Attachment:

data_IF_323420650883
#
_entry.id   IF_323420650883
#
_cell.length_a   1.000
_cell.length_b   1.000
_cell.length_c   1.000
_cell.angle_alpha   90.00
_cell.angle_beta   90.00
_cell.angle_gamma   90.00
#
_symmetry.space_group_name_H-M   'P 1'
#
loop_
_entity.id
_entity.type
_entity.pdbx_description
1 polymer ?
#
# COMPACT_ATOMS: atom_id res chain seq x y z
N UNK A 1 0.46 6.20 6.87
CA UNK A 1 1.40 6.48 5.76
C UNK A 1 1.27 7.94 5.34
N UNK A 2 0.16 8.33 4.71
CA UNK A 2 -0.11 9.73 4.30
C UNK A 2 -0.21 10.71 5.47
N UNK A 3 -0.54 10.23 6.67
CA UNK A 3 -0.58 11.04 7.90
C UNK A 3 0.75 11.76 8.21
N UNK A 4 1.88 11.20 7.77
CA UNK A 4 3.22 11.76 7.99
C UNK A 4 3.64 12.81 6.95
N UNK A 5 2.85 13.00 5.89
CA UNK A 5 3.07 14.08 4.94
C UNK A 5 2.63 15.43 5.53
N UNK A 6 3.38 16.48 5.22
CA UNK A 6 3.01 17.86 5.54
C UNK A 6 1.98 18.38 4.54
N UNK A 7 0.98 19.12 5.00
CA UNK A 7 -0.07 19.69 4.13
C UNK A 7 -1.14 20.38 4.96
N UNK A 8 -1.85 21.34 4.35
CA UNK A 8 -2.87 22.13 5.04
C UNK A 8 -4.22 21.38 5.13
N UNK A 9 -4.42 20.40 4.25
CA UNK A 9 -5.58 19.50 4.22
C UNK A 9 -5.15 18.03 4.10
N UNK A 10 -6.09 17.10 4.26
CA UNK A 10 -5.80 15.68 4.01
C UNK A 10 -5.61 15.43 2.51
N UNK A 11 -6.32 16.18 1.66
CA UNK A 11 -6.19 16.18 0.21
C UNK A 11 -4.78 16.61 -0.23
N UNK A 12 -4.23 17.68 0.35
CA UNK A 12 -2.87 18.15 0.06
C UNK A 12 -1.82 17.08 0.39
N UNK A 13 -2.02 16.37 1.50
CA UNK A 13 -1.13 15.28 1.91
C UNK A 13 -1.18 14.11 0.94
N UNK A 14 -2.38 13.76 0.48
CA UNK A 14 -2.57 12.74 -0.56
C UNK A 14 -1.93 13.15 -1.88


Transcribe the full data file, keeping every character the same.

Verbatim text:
data_IF_323420650883
#
_entry.id   IF_323420650883
#
_cell.length_a   1.000
_cell.length_b   1.000
_cell.length_c   1.000
_cell.angle_alpha   90.00
_cell.angle_beta   90.00
_cell.angle_gamma   90.00
#
_symmetry.space_group_name_H-M   'P 1'
#
loop_
_entity.id
_entity.type
_entity.pdbx_description
1 polymer ?
#
# COMPACT_ATOMS: atom_id res chain seq x y z
N UNK A 1 0.46 6.20 6.87
CA UNK A 1 1.40 6.48 5.76
C UNK A 1 1.27 7.94 5.34
N UNK A 2 0.16 8.33 4.71
CA UNK A 2 -0.11 9.73 4.30
C UNK A 2 -0.21 10.71 5.47
N UNK A 3 -0.54 10.23 6.67
CA UNK A 3 -0.58 11.04 7.90
C UNK A 3 0.75 11.76 8.21
N UNK A 4 1.88 11.20 7.77
CA UNK A 4 3.22 11.76 7.99
C UNK A 4 3.64 12.81 6.95
N UNK A 5 2.85 13.00 5.89
CA UNK A 5 3.07 14.08 4.94
C UNK A 5 2.63 15.43 5.53
N UNK A 6 3.38 16.48 5.22
CA UNK A 6 3.01 17.86 5.54
C UNK A 6 1.98 18.38 4.54
N UNK A 7 0.98 19.12 5.00
CA UNK A 7 -0.07 19.69 4.13
C UNK A 7 -1.14 20.38 4.96
N UNK A 8 -1.85 21.34 4.35
CA UNK A 8 -2.87 22.13 5.04
C UNK A 8 -4.22 21.38 5.13
N UNK A 9 -4.42 20.40 4.25
CA UNK A 9 -5.58 19.50 4.22
C UNK A 9 -5.15 18.03 4.10
N UNK A 10 -6.09 17.10 4.26
CA UNK A 10 -5.80 15.68 4.01
C UNK A 10 -5.61 15.43 2.51
N UNK A 11 -6.32 16.18 1.66
CA UNK A 11 -6.19 16.18 0.21
C UNK A 11 -4.78 16.61 -0.23
N UNK A 12 -4.23 17.68 0.35
CA UNK A 12 -2.87 18.15 0.06
C UNK A 12 -1.82 17.08 0.39
N UNK A 13 -2.02 16.37 1.50
CA UNK A 13 -1.13 15.28 1.91
C UNK A 13 -1.18 14.11 0.94
N UNK A 14 -2.38 13.76 0.48
CA UNK A 14 -2.57 12.74 -0.56
C UNK A 14 -1.93 13.15 -1.88